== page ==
Recently, a series of substantial developments in the data protection area and several eloquent guidelines have been operated and published by the Moldovan Personal Data Protection Authority (PDPA). Below is an overview of the most important matters to be considered both by data controllers and data processors operating on the territory of the Republic of Moldova.
On 10 January 2022, a new law amending the Personal Data Protection Law No. 133/2011 (PDP Law) has been enacted, aligning the PDP Law to the provisions of the European Union's General Data Protection Regulation (GDPR).
Particularly, a new legal regime has been introduced for the cross-border transmission of personal data, allowing a free movement of data between Moldova, the EEA states and the countries ensuring an adequate level of personal data protection, as per the list of countries approved by PDPA. This list currently comprises Andorra, Argentina, Canada, the Faroe Islands, Guernsey, the State of Israel, the Isle of Man, Japan, Jersey, New Zealand, the Republic of Korea, Switzerland, Uruguay, and the United Kingdom of Great Britain and Northern Ireland.
A pivotal case comes out when personal data is transmitted to a country outside of the list of EEA states or the list of countries approved by PDPA as complying with the adequacy criteria. In this case, data controllers shall have a legal basis for such transfers, either by having as a ground a legal exception (inter alia if such processing is carried out according to a treaty Moldova and the destination country are parties of; based on data subject’s consent for such a transfer) or if the transfer is based on standard contractual clauses (SCC) concluded between the Moldovan controller/processor and the controller/processor located in a country not party to the EEA or not listed by PDPA as complying with the adequacy criteria.
On 22 April 2022, PDPA has approved the template of SCC – as a further innovation for the Moldovan data protection legal framework. The SCC were developed to implement Article 32 of PDP Law, with provisions establishing appropriate guarantees for all parties involved (both for its signatories and the data subjects affected), including opposable rights of data subjects and effective remedies concerning cross-border transmissions of data from controllers to controllers, from controllers to processors, and from processors to controllers.
The substantive difference between the EU and Moldovan SCC is that the latter cover only three transfer scenarios, namely controller-to-controller, controller-to-processor, and processor-to-controller, without processor-to-processor scenario covered. Therefore, it falls on the parties’ responsibility in this last scenario – 2 processors – to safeguard adequately their and data subjects’ rights by concluding the pre-approved SCC amended mutatis mutandis.
The Moldovan SCC are structured in 4 sections and 17 modular clauses characterized by flexibility, as the parties can tailor clauses to their particular data processing activities. The most important SCC provide:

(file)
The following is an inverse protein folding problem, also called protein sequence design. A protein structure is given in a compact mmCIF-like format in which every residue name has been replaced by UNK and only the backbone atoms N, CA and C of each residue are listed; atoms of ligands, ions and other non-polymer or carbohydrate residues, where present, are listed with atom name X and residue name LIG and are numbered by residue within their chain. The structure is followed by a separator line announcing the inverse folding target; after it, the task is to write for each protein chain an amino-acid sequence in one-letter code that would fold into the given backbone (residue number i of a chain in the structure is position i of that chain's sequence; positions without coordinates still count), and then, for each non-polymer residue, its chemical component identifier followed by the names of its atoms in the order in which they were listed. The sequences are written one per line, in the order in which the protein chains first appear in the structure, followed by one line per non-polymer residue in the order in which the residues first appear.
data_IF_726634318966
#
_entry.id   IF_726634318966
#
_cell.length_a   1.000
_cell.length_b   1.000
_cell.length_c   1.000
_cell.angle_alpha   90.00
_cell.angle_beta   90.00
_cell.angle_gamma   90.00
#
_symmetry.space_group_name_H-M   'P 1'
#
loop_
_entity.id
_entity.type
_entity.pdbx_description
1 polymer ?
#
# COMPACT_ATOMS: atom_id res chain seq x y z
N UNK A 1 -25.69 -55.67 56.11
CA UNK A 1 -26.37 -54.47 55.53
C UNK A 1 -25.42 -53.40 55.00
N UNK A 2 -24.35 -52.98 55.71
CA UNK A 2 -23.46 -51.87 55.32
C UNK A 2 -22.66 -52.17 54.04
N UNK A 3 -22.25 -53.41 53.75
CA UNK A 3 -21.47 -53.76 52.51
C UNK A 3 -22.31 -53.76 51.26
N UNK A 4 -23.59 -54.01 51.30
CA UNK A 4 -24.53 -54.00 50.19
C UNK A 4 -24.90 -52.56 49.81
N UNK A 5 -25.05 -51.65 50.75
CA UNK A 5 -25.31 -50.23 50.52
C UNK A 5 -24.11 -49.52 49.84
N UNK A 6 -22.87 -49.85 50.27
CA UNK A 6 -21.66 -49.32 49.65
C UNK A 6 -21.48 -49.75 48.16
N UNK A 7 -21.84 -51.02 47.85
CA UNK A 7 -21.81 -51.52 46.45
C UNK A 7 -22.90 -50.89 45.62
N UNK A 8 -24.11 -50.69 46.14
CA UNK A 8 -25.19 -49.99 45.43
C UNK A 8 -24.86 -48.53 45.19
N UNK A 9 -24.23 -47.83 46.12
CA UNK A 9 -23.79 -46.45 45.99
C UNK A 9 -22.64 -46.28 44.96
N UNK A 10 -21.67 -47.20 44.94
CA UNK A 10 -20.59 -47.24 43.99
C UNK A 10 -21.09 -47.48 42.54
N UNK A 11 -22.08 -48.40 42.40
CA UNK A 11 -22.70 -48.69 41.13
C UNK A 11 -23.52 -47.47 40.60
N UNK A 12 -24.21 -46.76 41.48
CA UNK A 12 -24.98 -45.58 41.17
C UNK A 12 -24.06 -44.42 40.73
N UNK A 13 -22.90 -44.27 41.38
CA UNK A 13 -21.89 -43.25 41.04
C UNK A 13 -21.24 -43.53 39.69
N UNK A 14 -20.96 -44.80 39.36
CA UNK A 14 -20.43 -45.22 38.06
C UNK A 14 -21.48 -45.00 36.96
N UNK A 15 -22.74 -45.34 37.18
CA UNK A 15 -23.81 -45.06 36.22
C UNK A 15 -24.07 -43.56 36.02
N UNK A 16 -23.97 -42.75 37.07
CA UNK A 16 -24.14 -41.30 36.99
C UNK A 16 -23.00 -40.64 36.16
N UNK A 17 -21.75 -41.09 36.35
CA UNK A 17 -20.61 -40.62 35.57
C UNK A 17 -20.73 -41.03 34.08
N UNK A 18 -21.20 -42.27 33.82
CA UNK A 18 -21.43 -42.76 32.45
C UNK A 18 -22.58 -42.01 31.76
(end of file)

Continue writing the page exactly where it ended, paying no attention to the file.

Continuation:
• guarantees for the protection of personal data transmitted abroad;
• obligations of the processors relating to the fulfillment of the contract;
• rights of data subjects;
• liability of the parties for damage caused to the data subjects following non-compliant data processing;
• remedies available to data subjects in case of violation of data processing and storage provisions;
• obligations of the data importer in case of access of public authorities and the obligation of the data importer;
• the exclusive competence of Moldovan courts concerning all disputes arising from the SCC;
• a “docking clause” allowing additional parties to join the contract in the future.
Section 4 of the SCC states that the data exporter is entitled to suspend any data transfers when the contractual clauses have been infringed by the importer and in case there are no remedies, the contract may be terminated by the exporter after one month.
Further, two important annexes have the purpose to corroborate the principles of transparency and accountability to the SCC.
The first annex is divided into two sections: (1) first relates to specific information on the transfers that must be carried out (including names, addresses, and activities associated with the data transfer), and (2) the second covers description of the transfer, which shall categorize the transferred data, frequency, data retention period, purpose, and nature of processing.
The second annex includes technical and organizational measures that shall guarantee the security of personal data processed – these shall be implemented by the importer in order to ensure an adequate level of data protection.
As a novelty in the Moldovan data protection legal framework, it now falls within the responsibility of PDPA to ensure an uniform and predictable practice of SCC implementation, as well as to ensure the Moldovan practice is inspired from the international (in general) and European (in particular) best practices in this field.
By Iulian Pașatii, Partner, Constantin Crețu, Junior Associate, Gladei & Partners